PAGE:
Book Review: Empire of Silence by Christopher Ruocchio
I received a review copy from the publisher. This does not affect the contents of my review and all opinions are my own.
Mogsy’s Rating: 4 of 5 stars
Genre: Science Fiction
Series: Book 1 of Sun Eater
Publisher: DAW Books (July 3, 2018)
Length: 624 pages
For epic fantasy lovers who want to see storytelling, characters, and worldbuilding get the same extensive, sweeping treatment in sci-fi, Empire of Silence is the answer. In this ambitious debut, author Christopher Ruocchio introduces readers to Hadrian Marlowe, a monster or a hero—you decide. The entire galaxy knows his name, but well before he achieved notoriety as the man who defeated an alien race—by destroying a sun and snuffing out billions of lives to do it—he was the disappointing firstborn son of a noble archon and hopeful heir to the family’s uranium empire. Since so much of the truth about his past has been misrepresented or obscured, Hadrian’s own accounting of his life’s story makes it clear there is much more than meets the eye.
As a youth, all Hadrian wanted was to one day take his father’s place as head of the family business, even though he held no enthusiasm for the prospect it in his heart. Sibling rivalry, however, would spur him on do anything to prevent his cruel and nasty younger brother Crispin form being named the heir. But their father, Alistair, had other plans. Recognizing that his bookish eldest son had none of the leadership qualities he wanted, the archon instead decides to ship Hadrian off to the Chantry so that the Marlowes would have an insider with influence in the galaxy’s most powerful religious organization.
Fortunately, with some help, Hadrian manages to avoid the bleak future Alistair had arranged for him, but winds up penniless and in exile on a remote backwater planet, going from privileged son of a nobleman to living like a beggar on the streets. Desperate to earn a way off-world, he sells his services as a gladiator, eventually achieving enough renown to be hired by an aristocratic family to tutor them in languages. His various roles lead him to an encounter with a prisoner from an alien race known as the Cielcins, who are at war with humans. Working together with a xenobiologist, Hadrian begins his journey to understand the so-called enemy in an attempt to broker peace between their two species.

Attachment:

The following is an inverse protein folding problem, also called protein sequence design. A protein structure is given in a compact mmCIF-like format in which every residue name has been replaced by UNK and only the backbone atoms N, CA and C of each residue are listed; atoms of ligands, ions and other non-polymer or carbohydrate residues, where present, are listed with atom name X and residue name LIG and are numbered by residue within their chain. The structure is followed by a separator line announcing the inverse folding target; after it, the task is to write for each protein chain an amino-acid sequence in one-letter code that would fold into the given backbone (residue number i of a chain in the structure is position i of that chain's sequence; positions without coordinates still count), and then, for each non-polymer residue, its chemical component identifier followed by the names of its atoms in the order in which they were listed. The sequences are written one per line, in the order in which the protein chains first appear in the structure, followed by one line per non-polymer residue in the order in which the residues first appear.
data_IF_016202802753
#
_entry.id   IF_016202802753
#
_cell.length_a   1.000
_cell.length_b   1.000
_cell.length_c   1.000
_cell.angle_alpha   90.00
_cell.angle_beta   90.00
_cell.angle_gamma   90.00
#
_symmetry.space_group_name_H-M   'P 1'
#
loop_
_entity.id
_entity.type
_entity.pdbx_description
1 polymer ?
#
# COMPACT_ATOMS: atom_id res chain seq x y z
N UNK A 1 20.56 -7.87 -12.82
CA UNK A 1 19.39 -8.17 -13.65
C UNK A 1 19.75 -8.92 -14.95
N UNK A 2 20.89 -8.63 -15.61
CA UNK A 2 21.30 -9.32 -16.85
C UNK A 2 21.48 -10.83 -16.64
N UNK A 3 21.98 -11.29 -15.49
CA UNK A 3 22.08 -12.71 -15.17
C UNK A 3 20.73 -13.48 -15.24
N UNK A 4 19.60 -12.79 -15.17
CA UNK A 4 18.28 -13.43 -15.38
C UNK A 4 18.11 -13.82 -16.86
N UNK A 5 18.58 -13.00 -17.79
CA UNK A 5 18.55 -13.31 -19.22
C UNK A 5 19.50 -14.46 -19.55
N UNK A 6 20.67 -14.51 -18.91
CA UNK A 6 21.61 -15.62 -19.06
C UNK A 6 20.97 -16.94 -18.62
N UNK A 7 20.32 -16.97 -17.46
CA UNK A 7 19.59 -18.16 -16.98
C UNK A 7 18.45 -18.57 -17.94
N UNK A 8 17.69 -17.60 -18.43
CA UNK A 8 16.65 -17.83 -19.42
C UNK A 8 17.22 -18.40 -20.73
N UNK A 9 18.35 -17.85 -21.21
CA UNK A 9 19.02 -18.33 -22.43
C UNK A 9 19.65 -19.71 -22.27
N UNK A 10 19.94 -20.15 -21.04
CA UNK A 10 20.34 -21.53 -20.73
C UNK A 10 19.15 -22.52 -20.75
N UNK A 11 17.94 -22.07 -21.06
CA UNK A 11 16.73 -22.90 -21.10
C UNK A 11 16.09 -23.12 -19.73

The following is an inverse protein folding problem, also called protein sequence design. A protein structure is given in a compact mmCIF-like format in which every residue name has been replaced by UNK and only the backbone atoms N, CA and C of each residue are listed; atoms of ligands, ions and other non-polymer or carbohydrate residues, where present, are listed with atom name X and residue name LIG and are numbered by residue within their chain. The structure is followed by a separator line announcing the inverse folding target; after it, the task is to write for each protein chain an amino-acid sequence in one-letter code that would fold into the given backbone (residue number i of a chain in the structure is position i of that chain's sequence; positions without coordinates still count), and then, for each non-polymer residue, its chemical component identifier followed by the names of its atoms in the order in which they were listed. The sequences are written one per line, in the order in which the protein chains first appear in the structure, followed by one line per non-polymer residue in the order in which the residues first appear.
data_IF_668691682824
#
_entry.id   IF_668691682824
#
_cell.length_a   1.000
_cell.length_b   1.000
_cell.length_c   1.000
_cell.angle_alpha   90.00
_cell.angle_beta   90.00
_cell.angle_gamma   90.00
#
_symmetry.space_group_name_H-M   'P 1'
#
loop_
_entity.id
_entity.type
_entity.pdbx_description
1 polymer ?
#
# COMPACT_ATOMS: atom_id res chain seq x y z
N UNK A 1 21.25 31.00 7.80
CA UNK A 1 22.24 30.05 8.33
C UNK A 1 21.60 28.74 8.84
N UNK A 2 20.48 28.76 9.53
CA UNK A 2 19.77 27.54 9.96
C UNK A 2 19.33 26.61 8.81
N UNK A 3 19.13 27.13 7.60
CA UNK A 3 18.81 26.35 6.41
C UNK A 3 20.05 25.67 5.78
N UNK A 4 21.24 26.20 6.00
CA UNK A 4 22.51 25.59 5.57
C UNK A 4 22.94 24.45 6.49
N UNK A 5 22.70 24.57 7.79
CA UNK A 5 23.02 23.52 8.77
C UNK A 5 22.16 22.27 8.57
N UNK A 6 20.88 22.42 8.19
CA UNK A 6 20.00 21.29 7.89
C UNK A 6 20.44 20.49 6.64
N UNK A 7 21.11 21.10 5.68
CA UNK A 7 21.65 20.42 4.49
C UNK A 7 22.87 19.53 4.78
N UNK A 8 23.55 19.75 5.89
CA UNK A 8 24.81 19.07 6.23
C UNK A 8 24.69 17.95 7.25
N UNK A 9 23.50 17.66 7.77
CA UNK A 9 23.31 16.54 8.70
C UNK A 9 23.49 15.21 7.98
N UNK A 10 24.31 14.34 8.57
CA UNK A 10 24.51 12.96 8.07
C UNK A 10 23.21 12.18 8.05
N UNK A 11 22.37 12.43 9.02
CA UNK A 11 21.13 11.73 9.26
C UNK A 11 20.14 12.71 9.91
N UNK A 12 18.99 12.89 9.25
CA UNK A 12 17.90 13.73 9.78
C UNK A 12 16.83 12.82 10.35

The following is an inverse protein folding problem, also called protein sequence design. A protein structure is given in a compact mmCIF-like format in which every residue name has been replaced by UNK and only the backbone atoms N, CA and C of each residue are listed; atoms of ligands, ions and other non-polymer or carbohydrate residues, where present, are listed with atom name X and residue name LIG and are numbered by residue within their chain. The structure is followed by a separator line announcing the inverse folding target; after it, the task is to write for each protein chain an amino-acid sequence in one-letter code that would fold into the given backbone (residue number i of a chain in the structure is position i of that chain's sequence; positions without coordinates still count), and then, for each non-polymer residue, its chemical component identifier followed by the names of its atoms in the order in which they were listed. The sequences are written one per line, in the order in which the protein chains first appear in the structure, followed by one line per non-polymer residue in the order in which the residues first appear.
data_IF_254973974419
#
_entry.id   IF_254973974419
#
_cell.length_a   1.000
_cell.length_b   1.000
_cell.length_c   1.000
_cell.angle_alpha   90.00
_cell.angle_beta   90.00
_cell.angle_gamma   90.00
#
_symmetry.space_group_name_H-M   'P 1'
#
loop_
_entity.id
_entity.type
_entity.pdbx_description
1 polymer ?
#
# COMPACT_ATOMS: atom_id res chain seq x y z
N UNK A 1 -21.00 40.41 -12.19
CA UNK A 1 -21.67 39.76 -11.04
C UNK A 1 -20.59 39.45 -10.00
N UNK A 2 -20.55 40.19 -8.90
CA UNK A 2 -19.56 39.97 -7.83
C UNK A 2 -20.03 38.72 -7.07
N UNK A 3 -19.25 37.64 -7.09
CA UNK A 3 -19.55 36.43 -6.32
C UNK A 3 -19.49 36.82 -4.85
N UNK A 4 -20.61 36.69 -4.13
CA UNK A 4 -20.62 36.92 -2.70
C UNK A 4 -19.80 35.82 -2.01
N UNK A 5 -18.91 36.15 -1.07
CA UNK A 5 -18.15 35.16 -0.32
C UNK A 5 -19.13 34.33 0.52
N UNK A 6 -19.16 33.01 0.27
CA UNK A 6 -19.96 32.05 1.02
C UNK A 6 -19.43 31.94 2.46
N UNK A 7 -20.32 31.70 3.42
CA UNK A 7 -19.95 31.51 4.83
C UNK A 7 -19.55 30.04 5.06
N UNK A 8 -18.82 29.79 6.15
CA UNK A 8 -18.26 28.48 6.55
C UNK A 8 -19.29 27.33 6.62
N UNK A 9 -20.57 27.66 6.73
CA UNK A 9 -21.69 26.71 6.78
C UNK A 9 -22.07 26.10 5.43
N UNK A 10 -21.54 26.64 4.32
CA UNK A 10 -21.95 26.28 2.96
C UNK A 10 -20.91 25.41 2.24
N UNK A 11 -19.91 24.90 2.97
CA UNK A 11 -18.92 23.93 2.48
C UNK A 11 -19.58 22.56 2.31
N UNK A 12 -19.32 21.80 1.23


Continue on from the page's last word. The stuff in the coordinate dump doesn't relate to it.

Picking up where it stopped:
Told in the tradition of epic fantasy novels like The Name of the Wind and Blood Song, Empire of Silence is an autobiography-style narrative recounted by a controversial and misunderstood protagonist who looks back at his long and storied life. It’s a confluence of genres as readers are presented a sprawling blockbuster novel containing just as many fantasy elements as sci-fi. Hadrian is brought up amidst lordly intrigue and drama not unlike something you would imagine on Game of Thrones, complete with castle cities and gladiatorial spectacles. Other readers have also commented on the Dune-like handling of the politics, economics, philosophy and history of this world. In fact, I can’t say there is much in this novel that is truly original, but what makes it special is Ruocchio’s enthusiasm and willingness to blend all these ideas together into one cool concoction.
Also, for a book like this to work, the story must quickly establish an emotional connection between the reader and the protagonist. This was a success for the most part; the early sections manage to create a lot of sympathy for Hadrian. He’s clever, but also awkward and sometimes frustrating in his youthful naivete and malaise. In other words, his confusion and lack of direction is something many of us can relate to, and indeed the first half of this book reads very much like coming-of-age narrative about a young man struggling to find his place in the world. Predictably, a string of unpleasant things happens to him to open to his eyes to the truth of his family, leading him to abandon his affluent lifestyle and everything he has ever known.
Things get real interesting at this point. Pacing is swift as Hadrian is shuffled through all kinds of tragedies, leaving me barely enough time to catch my breath between disasters. The highlight of the book for me was our protagonist’s brief stint as a gladiator, hanging out with his fellow fighters and teaching them to fight effectively as a team. Alas, all too soon it was over, along with my favorite part of the book. Admittedly, the second half of the novel did not hold my attention quite as well as the first, and at times the flow of the story felt sluggish due to the staggering amount of information dumped on us to establish Hadrian’s new role in humanity’s war against the Cielcin. Ironically, the plot started to lose me just as it was beginning to chronicle his first steps becoming the most reviled man in the galaxy, earning him the epithet Sun Eater. To be fair though, my tastes in epic science fiction fantasy tend to run towards personal stories, closer-quarter action, and high-spirited adventure, so perhaps it was only natural for me to find greater appeal in the first half of this novel. Others will likely not encounter the same issue.
Regardless, Empire of Silence is a rock solid debut, its derivative nature notwithstanding. Any points the novel loses in the originality department, Christopher Ruocchio more than makes up for it with his superb character development and the sheer “unputdownability” of his storytelling. Mark my words, this book is going places.